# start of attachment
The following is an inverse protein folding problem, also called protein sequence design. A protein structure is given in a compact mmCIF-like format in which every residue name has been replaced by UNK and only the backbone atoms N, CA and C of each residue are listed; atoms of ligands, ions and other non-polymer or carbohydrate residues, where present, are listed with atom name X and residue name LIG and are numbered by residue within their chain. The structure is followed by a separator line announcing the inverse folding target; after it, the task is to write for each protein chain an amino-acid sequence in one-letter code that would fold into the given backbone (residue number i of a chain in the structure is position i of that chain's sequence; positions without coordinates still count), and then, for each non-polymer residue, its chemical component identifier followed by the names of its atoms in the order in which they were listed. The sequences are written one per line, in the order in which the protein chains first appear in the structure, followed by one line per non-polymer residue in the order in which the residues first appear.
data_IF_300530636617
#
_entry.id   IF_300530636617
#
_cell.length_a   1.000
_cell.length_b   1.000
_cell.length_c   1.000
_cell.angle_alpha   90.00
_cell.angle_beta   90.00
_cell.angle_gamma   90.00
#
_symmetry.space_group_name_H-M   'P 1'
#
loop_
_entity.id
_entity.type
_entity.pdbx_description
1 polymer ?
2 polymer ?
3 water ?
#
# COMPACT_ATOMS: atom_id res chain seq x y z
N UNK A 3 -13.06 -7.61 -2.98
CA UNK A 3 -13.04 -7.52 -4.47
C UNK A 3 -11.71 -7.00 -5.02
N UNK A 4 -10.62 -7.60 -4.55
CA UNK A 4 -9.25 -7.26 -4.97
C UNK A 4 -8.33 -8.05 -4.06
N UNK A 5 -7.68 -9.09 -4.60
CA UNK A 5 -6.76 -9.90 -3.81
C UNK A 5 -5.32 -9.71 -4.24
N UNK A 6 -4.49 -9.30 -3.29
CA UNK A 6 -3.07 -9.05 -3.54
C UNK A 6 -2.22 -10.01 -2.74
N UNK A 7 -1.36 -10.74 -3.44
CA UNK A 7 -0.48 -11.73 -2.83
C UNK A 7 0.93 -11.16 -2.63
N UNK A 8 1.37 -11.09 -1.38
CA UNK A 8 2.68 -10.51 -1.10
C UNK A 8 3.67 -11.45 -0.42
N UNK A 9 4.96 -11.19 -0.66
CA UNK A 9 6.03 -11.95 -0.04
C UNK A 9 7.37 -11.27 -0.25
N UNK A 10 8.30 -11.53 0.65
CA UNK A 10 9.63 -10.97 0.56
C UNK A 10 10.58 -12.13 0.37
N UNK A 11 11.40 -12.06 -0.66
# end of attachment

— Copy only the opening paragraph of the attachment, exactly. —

The following is an inverse protein folding problem, also called protein sequence design. A protein structure is given in a compact mmCIF-like format in which every residue name has been replaced by UNK and only the backbone atoms N, CA and C of each residue are listed; atoms of ligands, ions and other non-polymer or carbohydrate residues, where present, are listed with atom name X and residue name LIG and are numbered by residue within their chain. The structure is followed by a separator line announcing the inverse folding target; after it, the task is to write for each protein chain an amino-acid sequence in one-letter code that would fold into the given backbone (residue number i of a chain in the structure is position i of that chain's sequence; positions without coordinates still count), and then, for each non-polymer residue, its chemical component identifier followed by the names of its atoms in the order in which they were listed. The sequences are written one per line, in the order in which the protein chains first appear in the structure, followed by one line per non-polymer residue in the order in which the residues first appear.